Pot ‘could be treated like pokie trusts’
‘‘The conversation's moved to what would that reform look like.’’
Non-profit societies could sell cannabis in the same way as the regime that runs pokie machines, a Massey University research paper has suggested.
The report’s author said gambling machines had been run in New Zealand for over 20 years by trusts, which last year paid out $260 million to the community, and the same could be done if recreational cannabis was legalised.
Associate professor Chris Wilkins said he envisaged the societies would wholesale cannabis to licensed retail outlets.
Wilkins, who leads the drug research team at Massey’s college of health, said under his model, cannabis societies would be required to pay a fifth of the sales revenue to drug treatment, a fifth to community groups, and a fifth to the Government in levies.
Independent grant committees would allocate grants to drug treatment and community groups, and there would be a requirement to distribute the grants in the regions where the sales were made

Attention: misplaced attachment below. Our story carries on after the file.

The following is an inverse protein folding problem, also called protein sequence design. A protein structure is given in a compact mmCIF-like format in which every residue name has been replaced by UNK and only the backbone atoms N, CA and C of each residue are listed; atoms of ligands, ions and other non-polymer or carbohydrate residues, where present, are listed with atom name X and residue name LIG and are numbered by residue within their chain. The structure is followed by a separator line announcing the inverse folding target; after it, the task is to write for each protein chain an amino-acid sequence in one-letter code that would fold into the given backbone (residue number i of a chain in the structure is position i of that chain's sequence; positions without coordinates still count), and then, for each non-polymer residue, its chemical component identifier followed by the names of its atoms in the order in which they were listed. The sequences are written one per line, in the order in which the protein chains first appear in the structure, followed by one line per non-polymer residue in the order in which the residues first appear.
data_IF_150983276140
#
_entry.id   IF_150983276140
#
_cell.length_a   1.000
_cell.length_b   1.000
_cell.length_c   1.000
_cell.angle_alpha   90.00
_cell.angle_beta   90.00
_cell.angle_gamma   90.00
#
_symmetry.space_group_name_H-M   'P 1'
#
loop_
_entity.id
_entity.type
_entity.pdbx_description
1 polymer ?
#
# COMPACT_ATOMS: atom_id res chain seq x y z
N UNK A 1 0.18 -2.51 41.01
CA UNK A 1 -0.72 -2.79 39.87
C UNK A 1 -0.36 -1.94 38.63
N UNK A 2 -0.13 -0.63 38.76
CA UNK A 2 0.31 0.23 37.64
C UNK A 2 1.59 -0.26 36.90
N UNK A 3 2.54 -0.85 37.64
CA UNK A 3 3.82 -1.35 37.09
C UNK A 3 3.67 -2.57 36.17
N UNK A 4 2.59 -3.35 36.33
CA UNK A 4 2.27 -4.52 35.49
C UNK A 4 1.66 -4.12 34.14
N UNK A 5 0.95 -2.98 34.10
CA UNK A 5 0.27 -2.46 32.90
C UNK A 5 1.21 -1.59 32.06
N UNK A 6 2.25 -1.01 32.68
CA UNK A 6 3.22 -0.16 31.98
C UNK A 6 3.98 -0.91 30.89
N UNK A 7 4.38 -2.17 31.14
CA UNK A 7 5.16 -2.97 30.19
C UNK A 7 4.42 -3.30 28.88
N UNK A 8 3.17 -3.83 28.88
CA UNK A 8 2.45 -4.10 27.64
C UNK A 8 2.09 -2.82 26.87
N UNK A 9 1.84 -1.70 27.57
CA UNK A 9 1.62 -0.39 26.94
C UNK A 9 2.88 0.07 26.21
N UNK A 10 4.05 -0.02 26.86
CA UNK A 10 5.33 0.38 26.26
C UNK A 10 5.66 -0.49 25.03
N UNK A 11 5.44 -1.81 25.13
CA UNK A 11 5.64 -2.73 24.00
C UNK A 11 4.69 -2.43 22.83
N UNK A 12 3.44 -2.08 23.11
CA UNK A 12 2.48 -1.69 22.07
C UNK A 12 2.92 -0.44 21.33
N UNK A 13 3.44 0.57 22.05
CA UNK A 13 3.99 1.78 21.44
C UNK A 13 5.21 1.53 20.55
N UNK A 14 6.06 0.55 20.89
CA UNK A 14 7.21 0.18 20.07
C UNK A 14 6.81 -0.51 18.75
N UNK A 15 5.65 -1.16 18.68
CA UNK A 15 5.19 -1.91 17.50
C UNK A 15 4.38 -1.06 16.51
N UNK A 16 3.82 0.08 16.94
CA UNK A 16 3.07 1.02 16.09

A further 10 per cent would be paid to fund research into the health risks of cannabis
Wilkins said under this model, advertising of cannabis would be restricted to the retail outlet only, and no internet sales would be allowed.
Local councils would have the power to determine the number, location and opening hours of cannabis retail outlets in their areas.
A key part of Wilkin’s model was to set the legal minimum price of cannabis, which need only to be around the higher black market price to be effective.
New Zealand Drug Foundation executive director Ross Bell said while cannabis could be a good revenue earner for the Government, money wasn’t the reason it should be legalised.
‘‘The main reason that you would want to change your drug law is to stop criminalising young people and Maori for something I think we all agree is a health issue,’’ Bell said.
Bell said legalisation should be done with heavy regulation and an age restriction, and with doctors now able to prescribe medicinal marijuana, he felt the political winds were shifting in recreational marijuana’s favour.
‘‘The thing we’re all doing now is not talking about should we regulate cannabis or not, the conversation’s moved to what would that reform look like.’’
A purely commercial model for legal cannabis could create an aggressive marketing drive.